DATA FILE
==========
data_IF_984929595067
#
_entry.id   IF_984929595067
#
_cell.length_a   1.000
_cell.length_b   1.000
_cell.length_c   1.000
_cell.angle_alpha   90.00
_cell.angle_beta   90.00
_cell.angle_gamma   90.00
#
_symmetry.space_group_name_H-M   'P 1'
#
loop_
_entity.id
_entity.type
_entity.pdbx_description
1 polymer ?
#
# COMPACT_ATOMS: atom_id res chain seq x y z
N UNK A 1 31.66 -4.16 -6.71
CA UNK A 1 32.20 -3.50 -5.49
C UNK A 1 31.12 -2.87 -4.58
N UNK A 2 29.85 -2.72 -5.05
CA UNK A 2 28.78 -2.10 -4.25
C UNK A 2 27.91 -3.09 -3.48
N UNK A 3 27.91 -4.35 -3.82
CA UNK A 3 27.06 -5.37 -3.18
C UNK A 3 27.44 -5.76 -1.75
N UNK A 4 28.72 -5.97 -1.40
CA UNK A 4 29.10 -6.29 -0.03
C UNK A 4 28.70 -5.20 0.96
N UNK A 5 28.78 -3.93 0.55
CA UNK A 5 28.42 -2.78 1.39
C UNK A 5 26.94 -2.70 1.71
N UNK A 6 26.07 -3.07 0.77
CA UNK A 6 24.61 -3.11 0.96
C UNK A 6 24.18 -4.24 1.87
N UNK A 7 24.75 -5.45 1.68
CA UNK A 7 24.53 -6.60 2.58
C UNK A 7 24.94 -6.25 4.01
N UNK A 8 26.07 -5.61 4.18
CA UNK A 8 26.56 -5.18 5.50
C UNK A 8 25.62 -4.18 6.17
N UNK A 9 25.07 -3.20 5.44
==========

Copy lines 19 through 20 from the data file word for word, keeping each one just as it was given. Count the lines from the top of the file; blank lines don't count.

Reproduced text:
#
# COMPACT_ATOMS: atom_id res chain seq x y z